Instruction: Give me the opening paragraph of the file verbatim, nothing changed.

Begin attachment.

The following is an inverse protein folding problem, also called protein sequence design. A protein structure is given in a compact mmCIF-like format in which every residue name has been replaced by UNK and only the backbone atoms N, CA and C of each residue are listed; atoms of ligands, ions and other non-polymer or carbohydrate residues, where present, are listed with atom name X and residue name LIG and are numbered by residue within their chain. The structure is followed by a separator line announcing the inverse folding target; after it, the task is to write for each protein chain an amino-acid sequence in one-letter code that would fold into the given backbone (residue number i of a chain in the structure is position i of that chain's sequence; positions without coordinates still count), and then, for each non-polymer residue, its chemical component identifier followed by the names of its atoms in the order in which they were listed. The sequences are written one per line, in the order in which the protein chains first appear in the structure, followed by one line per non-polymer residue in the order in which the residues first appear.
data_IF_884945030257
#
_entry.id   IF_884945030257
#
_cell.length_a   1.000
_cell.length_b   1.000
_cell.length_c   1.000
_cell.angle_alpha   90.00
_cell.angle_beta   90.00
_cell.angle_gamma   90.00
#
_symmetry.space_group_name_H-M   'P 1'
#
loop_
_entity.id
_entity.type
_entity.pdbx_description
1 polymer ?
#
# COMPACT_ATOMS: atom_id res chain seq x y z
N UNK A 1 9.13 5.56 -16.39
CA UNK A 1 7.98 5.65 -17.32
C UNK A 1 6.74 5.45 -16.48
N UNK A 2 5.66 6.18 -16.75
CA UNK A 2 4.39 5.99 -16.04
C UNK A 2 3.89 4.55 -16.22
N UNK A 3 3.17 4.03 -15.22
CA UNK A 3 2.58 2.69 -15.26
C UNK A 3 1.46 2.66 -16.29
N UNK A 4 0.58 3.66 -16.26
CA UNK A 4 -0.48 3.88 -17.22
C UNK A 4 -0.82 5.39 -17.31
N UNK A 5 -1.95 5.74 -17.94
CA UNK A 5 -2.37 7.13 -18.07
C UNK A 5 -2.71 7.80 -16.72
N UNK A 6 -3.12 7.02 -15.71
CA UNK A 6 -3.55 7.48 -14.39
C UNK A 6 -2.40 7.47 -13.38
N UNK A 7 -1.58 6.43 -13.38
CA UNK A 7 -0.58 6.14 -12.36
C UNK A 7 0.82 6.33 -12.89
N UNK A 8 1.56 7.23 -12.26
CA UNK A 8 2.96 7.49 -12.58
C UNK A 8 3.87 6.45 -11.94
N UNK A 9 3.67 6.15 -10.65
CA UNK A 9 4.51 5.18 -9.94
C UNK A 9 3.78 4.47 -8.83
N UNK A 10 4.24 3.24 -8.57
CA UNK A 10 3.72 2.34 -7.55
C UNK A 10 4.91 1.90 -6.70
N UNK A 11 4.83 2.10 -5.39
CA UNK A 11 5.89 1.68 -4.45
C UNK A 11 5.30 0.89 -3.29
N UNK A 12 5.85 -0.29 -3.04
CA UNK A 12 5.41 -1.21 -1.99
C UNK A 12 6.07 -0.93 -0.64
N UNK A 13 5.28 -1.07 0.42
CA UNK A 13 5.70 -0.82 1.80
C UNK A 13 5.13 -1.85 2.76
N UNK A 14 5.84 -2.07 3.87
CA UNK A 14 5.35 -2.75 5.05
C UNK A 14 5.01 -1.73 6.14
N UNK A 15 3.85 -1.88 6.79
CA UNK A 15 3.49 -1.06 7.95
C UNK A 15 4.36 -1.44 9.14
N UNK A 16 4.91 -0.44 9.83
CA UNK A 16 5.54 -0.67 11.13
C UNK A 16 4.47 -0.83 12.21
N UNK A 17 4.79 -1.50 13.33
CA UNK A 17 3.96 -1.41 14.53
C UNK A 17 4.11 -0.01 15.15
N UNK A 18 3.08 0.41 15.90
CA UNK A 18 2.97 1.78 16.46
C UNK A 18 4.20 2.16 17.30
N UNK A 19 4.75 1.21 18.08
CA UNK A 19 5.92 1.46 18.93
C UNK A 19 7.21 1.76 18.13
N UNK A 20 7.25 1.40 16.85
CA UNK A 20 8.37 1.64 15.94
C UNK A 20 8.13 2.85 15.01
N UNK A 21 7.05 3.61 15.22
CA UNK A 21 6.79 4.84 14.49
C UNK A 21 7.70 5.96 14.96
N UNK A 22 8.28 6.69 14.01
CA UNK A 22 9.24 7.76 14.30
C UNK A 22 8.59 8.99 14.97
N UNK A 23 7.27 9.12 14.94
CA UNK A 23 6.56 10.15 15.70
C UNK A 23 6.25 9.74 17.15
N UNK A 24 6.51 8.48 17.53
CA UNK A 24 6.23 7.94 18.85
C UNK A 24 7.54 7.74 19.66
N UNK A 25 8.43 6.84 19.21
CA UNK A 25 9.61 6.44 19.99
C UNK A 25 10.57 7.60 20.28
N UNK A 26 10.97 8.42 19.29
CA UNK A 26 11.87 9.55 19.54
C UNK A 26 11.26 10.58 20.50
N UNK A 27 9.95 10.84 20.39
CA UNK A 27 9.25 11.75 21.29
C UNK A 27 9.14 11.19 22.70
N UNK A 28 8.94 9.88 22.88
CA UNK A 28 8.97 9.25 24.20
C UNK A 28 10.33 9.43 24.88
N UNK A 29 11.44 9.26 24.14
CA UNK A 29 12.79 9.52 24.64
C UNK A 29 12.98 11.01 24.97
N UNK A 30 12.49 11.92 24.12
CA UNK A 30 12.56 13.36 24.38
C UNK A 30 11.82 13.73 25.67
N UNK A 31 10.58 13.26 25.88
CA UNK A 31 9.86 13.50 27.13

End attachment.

The following is an inverse protein folding problem, also called protein sequence design. A protein structure is given in a compact mmCIF-like format in which every residue name has been replaced by UNK and only the backbone atoms N, CA and C of each residue are listed; atoms of ligands, ions and other non-polymer or carbohydrate residues, where present, are listed with atom name X and residue name LIG and are numbered by residue within their chain. The structure is followed by a separator line announcing the inverse folding target; after it, the task is to write for each protein chain an amino-acid sequence in one-letter code that would fold into the given backbone (residue number i of a chain in the structure is position i of that chain's sequence; positions without coordinates still count), and then, for each non-polymer residue, its chemical component identifier followed by the names of its atoms in the order in which they were listed. The sequences are written one per line, in the order in which the protein chains first appear in the structure, followed by one line per non-polymer residue in the order in which the residues first appear.